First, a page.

Musée de l’Air et de l’Espace, Le Bourget, France


Over the last few months we have reviewed several private museums in France, so now it is time to give a detailed overview of what is on display in the largest aviation museum in France, the Musée de l’Air et de l’Espace at Paris-Le Bourget.


One can easily say that this museum is one of the largest of its kind in Europe, with a very extensive collection of aircraft. The last few years brought a lot of changes to the museum, a process that is still continuing until this day. The display areas are gradually undergoing a complete refresh, so please be aware that if you visit the museum between now and 2019 it can happen that one or the other display area is closed for refurbishment.


The early years of aviation are covered in the first display area in the museum. Most of the aircraft on display here originate from French designers. The Astra-Wright type BB was build in France and made its first flight in 1910, but was largely inspired by the Wright “Flyer” that first flew in 1903. In this French row we also see a Deperdussin B, a Blériot XI (the same type of aircraft in which Louis Blériot made the first Channel crossing in 1906), a Henri-Farman MF7, a Lavavasseur Antoinette also from 1906 and a Morane-Saulnier Type H. The other two aircraft are a Santos-Dumont Type 20 Demoiselle, designed by the Brazilian Alberto Santos-Dumont, but who also worked in France. The final aircraft is a Traian Vuia 1 designed by the Romanian born inventor Traian Vuia, who also became a French citizen in 1918.

The second part of this area is filled completely with aircraft from the World War I era. Again a fairly large part is dedicated to French aircraft. The first aircraft here is a Maurice-Farman MF7 that saw service in the Belgian ‘Compagnie des Aviateurs’, which we can consider as the founding fathers of the current Belgian Air Force. This aircraft saw service in the flying school at Etampes (near La Ferté-Alais) in France and Asch (now ‘As’) in Belgium. This original aircraft was donated by the Belgian government to the museum in 1919! Other types we see here are a Morane-Saulnier A1, a Nieuport 2N, a Nieuport N11 ‘Bébé’ , a Voisin LA5b2, a Caudron G.IV two-engined bomber and finally a Breguet Br14A2 that was used in the reconnaissance role.

Not only French aircraft are visible here, also examples of the British Sopwith 1 ½ Strutter and a De Havilland DH9 are present. Also aircraft from the then enemy German forces are preserved at Le Bourget, starting with a Junkers D1(J9), a Pfalz D.XII and a Fokker D.VIIF. During my last visit to the museum this area was being emptied for refurbishment, so it will be a bit of a surprise which of these aircraft will return. Hopefully they will use this opportunity to rotate some of these aircraft with other models from the same period which are currently in storage at the Dugny facility.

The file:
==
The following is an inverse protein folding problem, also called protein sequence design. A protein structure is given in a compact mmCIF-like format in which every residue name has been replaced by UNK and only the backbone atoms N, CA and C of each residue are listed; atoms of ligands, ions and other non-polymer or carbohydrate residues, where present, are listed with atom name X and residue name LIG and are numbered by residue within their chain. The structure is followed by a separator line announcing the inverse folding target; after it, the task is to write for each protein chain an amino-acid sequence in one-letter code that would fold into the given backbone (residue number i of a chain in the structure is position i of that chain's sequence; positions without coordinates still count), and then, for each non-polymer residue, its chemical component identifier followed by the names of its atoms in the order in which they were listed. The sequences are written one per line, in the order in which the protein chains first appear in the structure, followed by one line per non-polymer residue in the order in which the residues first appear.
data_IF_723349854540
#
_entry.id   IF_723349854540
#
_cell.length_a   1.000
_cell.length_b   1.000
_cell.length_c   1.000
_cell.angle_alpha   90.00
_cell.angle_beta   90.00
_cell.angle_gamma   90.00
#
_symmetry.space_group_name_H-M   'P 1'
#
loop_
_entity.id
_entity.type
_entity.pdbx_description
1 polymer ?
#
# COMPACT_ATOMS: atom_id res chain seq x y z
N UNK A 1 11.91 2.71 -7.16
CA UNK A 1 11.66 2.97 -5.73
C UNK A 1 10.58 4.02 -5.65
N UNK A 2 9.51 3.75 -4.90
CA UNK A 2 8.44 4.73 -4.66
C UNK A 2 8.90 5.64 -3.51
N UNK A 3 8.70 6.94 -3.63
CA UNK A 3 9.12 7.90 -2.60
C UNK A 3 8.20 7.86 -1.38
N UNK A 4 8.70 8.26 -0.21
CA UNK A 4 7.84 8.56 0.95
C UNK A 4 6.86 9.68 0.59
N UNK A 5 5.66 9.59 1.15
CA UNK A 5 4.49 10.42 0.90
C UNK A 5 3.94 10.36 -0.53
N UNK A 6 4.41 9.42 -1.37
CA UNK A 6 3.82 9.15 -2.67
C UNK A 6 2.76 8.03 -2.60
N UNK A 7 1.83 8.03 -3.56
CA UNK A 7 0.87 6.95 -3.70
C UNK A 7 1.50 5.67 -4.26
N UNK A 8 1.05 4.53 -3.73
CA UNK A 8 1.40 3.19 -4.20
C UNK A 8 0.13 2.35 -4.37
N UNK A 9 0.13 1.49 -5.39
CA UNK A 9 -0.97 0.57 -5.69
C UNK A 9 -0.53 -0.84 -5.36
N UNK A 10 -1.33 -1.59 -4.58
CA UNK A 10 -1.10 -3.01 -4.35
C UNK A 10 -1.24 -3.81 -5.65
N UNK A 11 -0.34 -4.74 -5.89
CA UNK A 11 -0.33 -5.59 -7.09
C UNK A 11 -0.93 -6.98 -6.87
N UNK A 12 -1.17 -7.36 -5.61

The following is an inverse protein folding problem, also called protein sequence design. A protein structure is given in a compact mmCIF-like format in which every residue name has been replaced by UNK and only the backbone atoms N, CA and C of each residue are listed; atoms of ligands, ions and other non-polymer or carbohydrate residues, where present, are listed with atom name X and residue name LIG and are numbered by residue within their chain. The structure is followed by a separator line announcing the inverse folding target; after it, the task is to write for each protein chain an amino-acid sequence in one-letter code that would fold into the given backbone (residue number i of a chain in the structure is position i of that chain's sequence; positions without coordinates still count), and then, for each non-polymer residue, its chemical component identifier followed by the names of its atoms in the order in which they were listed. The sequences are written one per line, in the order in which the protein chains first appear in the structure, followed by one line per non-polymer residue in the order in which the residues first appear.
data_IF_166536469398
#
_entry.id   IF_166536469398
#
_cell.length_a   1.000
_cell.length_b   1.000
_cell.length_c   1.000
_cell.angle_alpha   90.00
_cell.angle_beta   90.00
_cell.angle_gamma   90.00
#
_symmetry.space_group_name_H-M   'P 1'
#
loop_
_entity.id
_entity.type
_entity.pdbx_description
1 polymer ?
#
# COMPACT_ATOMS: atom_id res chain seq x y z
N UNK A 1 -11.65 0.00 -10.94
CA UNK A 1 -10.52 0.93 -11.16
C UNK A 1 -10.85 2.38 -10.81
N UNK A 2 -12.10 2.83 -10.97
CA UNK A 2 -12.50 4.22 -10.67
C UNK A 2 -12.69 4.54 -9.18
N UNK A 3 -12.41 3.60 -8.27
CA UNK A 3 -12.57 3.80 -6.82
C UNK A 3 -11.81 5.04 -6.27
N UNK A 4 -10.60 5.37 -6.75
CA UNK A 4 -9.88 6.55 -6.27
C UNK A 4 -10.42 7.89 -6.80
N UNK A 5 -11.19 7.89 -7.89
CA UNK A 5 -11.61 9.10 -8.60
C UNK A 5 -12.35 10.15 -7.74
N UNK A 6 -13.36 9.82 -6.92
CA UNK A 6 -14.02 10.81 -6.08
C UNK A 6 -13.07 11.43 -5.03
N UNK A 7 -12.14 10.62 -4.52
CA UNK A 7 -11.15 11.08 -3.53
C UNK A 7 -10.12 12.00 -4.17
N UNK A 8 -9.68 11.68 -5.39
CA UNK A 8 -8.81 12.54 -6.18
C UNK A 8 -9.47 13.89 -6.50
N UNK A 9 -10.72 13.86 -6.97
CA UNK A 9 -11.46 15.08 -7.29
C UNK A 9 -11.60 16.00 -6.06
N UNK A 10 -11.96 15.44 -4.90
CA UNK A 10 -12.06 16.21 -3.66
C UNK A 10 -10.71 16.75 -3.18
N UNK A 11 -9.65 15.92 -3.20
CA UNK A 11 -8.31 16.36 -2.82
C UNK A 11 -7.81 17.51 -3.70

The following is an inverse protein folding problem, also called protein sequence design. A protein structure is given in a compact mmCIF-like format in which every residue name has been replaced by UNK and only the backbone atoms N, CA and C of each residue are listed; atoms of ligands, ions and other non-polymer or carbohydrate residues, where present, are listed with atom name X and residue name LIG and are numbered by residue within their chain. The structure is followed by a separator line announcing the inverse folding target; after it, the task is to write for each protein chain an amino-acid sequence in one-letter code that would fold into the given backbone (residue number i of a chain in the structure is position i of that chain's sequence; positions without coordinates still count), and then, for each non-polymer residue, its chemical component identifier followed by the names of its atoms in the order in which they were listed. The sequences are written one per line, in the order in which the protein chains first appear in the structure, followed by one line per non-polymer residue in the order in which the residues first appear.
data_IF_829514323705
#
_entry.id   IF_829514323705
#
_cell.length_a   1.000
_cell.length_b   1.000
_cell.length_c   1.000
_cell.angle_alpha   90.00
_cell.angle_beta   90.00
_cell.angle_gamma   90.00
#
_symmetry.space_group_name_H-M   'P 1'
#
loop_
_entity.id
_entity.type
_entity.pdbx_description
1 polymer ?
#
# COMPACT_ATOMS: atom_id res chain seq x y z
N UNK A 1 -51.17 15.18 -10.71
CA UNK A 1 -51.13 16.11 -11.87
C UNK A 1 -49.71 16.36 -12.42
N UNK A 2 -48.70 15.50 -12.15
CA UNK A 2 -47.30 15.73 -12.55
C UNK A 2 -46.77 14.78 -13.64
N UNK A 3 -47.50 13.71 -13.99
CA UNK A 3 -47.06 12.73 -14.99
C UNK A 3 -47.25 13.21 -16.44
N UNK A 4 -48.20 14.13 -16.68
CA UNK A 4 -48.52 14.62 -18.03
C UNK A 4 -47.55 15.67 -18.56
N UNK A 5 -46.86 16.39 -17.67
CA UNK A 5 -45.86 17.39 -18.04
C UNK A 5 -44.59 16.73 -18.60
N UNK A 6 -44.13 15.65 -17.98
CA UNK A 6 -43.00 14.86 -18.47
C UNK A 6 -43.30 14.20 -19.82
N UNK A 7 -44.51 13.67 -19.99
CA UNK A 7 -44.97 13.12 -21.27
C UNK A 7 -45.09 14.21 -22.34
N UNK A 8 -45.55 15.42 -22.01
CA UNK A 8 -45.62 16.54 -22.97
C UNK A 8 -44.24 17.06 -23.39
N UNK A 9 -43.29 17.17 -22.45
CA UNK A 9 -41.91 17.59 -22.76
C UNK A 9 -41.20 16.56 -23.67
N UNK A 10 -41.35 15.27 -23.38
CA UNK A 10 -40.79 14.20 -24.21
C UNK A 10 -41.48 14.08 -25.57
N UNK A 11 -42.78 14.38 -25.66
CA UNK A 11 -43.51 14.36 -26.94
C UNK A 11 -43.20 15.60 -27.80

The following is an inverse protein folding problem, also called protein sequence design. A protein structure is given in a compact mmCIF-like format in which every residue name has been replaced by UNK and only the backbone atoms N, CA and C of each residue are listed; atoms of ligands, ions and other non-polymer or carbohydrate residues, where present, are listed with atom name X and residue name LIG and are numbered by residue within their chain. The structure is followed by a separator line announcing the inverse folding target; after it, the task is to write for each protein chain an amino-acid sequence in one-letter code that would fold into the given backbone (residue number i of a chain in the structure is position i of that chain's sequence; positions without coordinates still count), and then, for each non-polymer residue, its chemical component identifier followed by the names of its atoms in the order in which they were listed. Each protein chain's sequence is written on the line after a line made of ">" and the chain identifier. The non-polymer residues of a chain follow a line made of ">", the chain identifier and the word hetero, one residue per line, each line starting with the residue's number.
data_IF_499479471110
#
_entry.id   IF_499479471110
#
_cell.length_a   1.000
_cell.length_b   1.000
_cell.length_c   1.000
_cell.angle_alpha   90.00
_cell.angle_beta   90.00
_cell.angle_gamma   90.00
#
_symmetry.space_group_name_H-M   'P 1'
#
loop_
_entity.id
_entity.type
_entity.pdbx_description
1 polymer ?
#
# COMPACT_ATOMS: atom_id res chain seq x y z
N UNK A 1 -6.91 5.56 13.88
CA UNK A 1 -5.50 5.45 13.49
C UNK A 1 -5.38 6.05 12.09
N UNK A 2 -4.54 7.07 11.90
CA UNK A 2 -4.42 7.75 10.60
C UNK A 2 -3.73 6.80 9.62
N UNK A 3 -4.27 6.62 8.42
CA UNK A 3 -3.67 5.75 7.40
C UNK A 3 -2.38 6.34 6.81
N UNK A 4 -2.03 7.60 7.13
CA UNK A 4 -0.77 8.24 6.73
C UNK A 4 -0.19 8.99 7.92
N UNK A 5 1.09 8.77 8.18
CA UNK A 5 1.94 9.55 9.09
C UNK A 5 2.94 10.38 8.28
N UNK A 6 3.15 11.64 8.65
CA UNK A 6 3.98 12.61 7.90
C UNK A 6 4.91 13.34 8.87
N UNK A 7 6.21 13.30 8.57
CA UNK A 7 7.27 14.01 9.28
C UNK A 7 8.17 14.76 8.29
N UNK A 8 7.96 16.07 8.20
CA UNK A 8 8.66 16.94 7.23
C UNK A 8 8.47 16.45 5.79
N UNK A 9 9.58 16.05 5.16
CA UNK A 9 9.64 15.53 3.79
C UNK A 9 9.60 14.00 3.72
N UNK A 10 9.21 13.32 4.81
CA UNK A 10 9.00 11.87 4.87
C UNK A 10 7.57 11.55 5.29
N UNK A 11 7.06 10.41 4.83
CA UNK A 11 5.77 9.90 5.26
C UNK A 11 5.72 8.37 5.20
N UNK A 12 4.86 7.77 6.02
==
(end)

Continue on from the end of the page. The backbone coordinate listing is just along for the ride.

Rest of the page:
The next period in aviation, the 1920s and 30s, also forms a large part in the museum collection. First aircraft designer we discover here is Potez, which is represented with two models. The Potez 53, build in 1933, a high speed racer of which only 3 examples were build and the Potez 43 light utility and sports aircraft. Next in line we find Caudron, another French designer, with three aircraft on display. The Caudron C60, a bi-plane trainer from the early twenties, the Caudron C277R ‘Luciole’ a bi-plane with folding wings, so that it could be stored easily and finally the Caudron C635M ‘Simoun’ from 1937 which was used as a

touring aircraft, mail transport and even saw some use in the French Armée de l’Air during World War II. We already saw a Farman in the World War I section, but during the inter-war years they also developed this Farman F.455 ‘Super Moustique’. The next aircraft is better known to the older ones amongst us, as it is not so long ago that I saw an airworthy Henri-Mignet HM14 Pou-du-Ciel at an old-timer fly-in. Finally we have a De Havilland DH89A Dominie from British origin.

This section of the museum is also dedicated to the evolution of non-motorized aircraft, gliders. It clearly illustrates the evolution from a beam with a wing on it, to the modern gliders we know today. Respectively you see here a Schulgleiter SG38 Caréné, a Schneider-Hofmann-Rehberg DFS108-14, an Avia 40P and 41P and finally a Jacobs Habicht II.